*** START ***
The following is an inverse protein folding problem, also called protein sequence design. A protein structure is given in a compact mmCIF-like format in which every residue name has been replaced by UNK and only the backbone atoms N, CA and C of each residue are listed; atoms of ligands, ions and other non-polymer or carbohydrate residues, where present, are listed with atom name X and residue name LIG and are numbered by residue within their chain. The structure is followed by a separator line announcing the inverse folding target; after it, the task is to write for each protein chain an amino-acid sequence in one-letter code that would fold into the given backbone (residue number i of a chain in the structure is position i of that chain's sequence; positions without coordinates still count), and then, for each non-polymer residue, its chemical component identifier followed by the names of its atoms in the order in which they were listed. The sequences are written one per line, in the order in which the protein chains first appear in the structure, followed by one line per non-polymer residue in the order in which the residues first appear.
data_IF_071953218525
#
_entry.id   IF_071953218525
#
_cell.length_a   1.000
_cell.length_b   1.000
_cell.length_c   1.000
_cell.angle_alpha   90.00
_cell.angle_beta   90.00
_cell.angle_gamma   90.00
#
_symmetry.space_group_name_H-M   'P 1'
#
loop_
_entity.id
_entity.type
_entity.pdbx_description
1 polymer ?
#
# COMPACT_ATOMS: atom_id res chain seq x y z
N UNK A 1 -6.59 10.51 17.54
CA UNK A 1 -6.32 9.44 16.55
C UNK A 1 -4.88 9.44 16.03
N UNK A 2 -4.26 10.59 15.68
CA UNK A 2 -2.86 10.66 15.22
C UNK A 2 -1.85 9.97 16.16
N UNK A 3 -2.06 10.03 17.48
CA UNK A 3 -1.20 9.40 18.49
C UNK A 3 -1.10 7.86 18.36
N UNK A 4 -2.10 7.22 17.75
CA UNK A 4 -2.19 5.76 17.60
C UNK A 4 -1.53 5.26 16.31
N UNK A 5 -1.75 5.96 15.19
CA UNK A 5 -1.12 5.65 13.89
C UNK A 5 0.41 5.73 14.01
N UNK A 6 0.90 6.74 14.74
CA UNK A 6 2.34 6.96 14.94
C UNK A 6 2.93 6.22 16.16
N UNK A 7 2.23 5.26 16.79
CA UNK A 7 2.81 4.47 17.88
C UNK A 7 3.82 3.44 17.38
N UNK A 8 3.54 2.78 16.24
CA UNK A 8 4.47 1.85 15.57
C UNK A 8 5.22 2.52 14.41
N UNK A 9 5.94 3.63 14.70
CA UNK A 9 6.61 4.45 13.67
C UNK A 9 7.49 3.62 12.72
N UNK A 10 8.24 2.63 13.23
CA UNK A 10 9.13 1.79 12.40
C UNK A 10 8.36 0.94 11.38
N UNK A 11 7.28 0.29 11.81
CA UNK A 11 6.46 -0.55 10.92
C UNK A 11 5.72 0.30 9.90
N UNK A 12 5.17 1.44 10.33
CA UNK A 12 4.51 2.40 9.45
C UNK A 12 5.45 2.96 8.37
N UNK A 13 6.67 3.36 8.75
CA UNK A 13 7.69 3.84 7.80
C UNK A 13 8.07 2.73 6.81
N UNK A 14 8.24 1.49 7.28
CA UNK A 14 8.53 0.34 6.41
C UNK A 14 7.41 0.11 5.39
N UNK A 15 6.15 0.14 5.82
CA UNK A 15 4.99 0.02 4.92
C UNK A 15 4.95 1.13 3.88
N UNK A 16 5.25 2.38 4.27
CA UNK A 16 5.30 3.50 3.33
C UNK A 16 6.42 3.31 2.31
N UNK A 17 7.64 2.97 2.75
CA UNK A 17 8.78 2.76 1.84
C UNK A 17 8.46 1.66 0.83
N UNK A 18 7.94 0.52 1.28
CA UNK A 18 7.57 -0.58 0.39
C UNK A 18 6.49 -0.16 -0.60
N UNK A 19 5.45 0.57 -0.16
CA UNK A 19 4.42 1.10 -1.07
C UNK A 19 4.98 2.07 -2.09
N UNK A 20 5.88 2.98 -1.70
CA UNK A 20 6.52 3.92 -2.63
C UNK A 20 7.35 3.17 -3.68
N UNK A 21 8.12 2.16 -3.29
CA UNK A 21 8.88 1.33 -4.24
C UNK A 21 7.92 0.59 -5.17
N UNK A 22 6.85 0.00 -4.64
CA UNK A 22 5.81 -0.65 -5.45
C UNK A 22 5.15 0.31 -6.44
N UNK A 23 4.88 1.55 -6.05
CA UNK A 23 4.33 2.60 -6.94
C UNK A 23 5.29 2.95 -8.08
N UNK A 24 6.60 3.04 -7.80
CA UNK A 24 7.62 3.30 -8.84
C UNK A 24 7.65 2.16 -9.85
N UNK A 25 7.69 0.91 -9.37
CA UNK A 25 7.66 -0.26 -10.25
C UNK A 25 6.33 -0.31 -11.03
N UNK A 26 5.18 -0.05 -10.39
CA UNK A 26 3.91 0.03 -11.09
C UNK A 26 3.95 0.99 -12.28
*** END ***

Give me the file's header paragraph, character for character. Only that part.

The following is an inverse protein folding problem, also called protein sequence design. A protein structure is given in a compact mmCIF-like format in which every residue name has been replaced by UNK and only the backbone atoms N, CA and C of each residue are listed; atoms of ligands, ions and other non-polymer or carbohydrate residues, where present, are listed with atom name X and residue name LIG and are numbered by residue within their chain. The structure is followed by a separator line announcing the inverse folding target; after it, the task is to write for each protein chain an amino-acid sequence in one-letter code that would fold into the given backbone (residue number i of a chain in the structure is position i of that chain's sequence; positions without coordinates still count), and then, for each non-polymer residue, its chemical component identifier followed by the names of its atoms in the order in which they were listed. The sequences are written one per line, in the order in which the protein chains first appear in the structure, followed by one line per non-polymer residue in the order in which the residues first appear.